A tax question I am often asked, especially when thoughts turn to summer activities, whether one’s cottage should be owned by a family trust.
In general terms, what is a family trust?
A trust is the legal relationship created when a person (the settlor) places assets under the control of a person (the trustee) for the benefit of some other person or people (the beneficiaries) for a specified purpose.
What, if any, are possible benefits of using a family trust to own a cottage?
There can be many benefits. Typically, many situations strive to achieve:
i) succession planning involving gifting ownership of a cottage from parents to children while still enabling the parents to use the cottage, and;
ii) facilitating “management” of the cottage (i.e. issues such as access right to the cottage and payment of ongoing cottage expenses), especially where numerous individuals and/or generations are involved.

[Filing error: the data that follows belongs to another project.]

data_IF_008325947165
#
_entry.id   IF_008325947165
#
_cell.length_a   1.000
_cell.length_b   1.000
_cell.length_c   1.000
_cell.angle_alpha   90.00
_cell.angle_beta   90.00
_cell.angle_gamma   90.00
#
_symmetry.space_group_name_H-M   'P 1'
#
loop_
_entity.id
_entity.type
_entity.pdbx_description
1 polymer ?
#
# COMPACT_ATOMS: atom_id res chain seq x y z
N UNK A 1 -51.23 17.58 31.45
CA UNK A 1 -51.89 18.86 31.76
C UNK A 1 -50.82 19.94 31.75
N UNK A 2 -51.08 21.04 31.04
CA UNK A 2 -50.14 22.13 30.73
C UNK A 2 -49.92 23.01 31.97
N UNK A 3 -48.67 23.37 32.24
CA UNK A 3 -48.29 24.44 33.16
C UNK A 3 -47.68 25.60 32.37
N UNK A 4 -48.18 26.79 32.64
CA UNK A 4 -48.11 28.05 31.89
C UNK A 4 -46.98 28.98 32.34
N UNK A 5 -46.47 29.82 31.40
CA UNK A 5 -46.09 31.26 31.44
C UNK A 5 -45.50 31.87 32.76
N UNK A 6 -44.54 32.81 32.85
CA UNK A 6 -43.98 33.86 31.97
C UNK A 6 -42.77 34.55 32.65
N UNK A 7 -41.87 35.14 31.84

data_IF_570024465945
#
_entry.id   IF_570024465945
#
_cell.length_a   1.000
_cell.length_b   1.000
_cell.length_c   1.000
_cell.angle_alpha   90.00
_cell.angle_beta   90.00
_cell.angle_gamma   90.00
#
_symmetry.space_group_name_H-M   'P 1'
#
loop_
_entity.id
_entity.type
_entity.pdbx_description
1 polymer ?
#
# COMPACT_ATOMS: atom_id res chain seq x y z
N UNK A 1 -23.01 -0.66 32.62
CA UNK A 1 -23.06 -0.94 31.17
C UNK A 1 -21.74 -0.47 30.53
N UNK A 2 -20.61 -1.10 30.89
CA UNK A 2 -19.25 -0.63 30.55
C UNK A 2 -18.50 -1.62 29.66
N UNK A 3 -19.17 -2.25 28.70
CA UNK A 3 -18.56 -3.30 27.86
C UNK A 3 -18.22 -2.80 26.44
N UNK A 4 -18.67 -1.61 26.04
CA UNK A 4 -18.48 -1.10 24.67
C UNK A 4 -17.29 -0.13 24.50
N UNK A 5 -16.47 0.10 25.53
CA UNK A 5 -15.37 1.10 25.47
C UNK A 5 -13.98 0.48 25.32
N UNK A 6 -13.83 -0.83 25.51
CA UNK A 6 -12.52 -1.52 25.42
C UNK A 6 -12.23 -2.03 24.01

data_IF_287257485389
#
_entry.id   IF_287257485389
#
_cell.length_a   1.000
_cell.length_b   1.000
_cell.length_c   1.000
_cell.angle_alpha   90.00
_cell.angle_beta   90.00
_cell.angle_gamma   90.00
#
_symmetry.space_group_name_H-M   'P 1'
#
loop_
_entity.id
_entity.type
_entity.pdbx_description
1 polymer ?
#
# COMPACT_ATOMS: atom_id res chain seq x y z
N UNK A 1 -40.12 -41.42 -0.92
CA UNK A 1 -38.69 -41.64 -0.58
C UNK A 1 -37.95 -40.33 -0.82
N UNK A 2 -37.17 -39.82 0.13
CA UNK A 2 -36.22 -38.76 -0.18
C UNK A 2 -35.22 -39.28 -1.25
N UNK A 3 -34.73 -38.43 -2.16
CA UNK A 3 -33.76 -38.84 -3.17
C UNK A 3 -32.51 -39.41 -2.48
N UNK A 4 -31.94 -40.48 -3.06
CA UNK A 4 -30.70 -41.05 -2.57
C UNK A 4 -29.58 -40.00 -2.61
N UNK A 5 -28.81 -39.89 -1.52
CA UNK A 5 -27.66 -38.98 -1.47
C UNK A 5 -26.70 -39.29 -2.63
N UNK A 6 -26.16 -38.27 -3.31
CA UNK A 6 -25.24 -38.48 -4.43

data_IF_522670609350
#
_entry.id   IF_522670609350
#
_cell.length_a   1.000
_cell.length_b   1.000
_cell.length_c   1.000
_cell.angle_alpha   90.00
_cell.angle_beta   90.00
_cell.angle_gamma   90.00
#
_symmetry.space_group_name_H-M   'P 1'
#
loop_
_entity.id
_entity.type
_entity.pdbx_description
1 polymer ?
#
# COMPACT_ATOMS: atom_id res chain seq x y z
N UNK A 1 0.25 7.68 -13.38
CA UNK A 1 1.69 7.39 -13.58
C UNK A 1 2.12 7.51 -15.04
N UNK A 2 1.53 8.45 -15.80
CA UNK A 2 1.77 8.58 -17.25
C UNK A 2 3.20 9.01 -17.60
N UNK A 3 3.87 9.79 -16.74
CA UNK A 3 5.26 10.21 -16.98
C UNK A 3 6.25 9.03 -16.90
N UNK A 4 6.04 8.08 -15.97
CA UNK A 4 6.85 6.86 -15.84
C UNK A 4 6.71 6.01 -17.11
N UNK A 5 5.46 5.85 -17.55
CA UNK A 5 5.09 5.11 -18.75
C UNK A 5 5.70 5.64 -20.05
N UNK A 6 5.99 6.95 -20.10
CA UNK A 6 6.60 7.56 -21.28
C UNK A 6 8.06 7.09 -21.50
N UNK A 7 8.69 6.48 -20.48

Other benefits may include:
i) significant tax minimization at death in respect of the existing owner of a cottage since future increases in the value of the cottage will not accrue to the existing owner if a trust is used and;
ii) the possible reduction of probate fees related to the value of the cottage as a result of the death of the existing owner.
What are some of the tax issues to be considered in making this decision?
Depending on the type of trust being considered it may not be possible to transfer an existing cottage to the trust without incurring a tax liability as a result of the transfer. Also, if the trust claims the principal residence exemption (PRE) on a future disposition of the cottage, it may impede the various beneficiaries of the trust who use the cottage from claiming the PRE when their respective individual homes are sold. Land transfer tax issues should be also considered.